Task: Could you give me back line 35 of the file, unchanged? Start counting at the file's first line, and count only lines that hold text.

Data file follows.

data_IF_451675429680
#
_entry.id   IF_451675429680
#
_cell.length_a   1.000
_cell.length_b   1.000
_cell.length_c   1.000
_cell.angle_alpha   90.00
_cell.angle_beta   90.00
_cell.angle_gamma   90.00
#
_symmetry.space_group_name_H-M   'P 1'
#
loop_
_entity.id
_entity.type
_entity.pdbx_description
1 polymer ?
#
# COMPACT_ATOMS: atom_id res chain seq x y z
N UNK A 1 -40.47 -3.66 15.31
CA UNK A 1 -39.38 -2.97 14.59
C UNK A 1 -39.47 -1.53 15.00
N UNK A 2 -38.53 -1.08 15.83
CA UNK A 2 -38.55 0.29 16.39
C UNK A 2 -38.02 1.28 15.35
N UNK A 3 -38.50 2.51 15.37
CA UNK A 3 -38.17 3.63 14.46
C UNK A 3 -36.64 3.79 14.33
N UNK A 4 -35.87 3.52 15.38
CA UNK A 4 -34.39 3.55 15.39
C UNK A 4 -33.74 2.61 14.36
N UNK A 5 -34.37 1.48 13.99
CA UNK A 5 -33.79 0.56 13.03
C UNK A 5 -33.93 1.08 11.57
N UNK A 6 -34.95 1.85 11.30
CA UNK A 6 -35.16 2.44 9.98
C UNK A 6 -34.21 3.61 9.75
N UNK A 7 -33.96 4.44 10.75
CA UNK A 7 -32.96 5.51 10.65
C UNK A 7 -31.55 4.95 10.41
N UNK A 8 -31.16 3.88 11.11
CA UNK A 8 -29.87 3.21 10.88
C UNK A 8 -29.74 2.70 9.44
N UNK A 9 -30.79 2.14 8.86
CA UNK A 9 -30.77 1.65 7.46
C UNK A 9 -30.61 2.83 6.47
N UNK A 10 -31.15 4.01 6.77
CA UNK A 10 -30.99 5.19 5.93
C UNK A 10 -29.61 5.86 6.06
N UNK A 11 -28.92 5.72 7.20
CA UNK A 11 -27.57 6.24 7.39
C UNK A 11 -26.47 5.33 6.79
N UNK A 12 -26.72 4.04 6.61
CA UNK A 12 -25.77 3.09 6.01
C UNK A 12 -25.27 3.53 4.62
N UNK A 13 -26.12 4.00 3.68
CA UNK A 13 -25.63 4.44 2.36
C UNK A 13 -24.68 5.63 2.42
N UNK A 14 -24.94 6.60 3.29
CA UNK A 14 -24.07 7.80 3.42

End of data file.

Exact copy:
C UNK A 5 -33.93 1.08 11.57